• Peg

    Right on, Jenna! Apples, carrots, kale, purple cabbage, blueberries, spinach, broccoli, raspberries, tomatoes, winter squash, black beans, parsley, strawberries–diverse phytocompound-rich superfoods grow in great variety wherever people live.

    Common garden weeds (dandelion, lamb’s quarters, nettles, pigweed, purslane) and wild fruits such as elderberry, blackberries, and the invasive autumn olive (Elaeagnus umbellata) produce even more protective phytocompounds. (e.g., USDA research has shown that autumn olive berries contain 18 times the lycopene of tomatoes. Plus, they’re delicious and make fabulous jam.)

    Plants can’t move, so they have to manufacture their own chemical defenses against excess photoradiation, free radicals, pathogens, and predators. Evidence is mounting that animals (including humans) expropriate many similar protective benefits when they eat a lot of plant foods, especially when they eat the whole food rather than as a drink, an extract, or a pill.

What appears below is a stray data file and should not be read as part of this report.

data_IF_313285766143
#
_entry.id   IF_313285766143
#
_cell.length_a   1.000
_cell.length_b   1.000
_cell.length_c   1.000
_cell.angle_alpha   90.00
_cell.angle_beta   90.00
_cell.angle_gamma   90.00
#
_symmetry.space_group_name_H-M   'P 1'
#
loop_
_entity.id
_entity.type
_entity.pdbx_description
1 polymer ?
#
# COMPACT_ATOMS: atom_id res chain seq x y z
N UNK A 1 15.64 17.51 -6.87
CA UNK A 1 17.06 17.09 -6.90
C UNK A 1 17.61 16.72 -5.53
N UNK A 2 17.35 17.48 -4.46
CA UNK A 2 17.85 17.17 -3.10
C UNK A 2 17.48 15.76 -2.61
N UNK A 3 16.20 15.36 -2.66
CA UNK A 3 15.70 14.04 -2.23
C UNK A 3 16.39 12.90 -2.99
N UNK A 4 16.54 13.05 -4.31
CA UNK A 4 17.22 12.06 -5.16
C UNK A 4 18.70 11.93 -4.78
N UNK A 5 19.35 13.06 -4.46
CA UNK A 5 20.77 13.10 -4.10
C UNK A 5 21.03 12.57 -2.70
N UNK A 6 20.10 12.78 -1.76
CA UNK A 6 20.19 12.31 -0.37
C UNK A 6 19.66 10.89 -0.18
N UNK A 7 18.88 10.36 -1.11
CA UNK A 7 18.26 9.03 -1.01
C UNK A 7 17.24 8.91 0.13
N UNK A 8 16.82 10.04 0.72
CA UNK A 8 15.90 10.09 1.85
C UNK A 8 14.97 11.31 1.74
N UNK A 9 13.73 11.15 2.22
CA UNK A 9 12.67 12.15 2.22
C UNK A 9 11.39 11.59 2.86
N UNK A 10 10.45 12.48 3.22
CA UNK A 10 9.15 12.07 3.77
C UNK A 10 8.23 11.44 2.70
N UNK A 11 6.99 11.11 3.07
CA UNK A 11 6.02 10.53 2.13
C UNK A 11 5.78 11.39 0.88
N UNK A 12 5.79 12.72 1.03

The problem: getting people to eat more and a greater diversity of readily available vegetables and fruits. But nobody wins big grants or makes big bucks running around teaching people to eat more vegetables or forage for wild fruits.

  • Sweet potato and other everyday stuff like broccoli and ginger are potent anti-inflammatory foods. We don’t need marketers to tell us what to eat. All of us will do a lot better by eating vegetables and fruits of different shades and colors everyday.

  • FG_2009

    I am from Brazil and I had the puree and the ice-cream several times. It tastes a little bit tart, so I am sure they will have to adapt to the american palate. There are so many other tropical fruits from the Amazon besides cupuaçu, it seems that marketers are discovering tropical fruits and bringing to the US to find the big hit.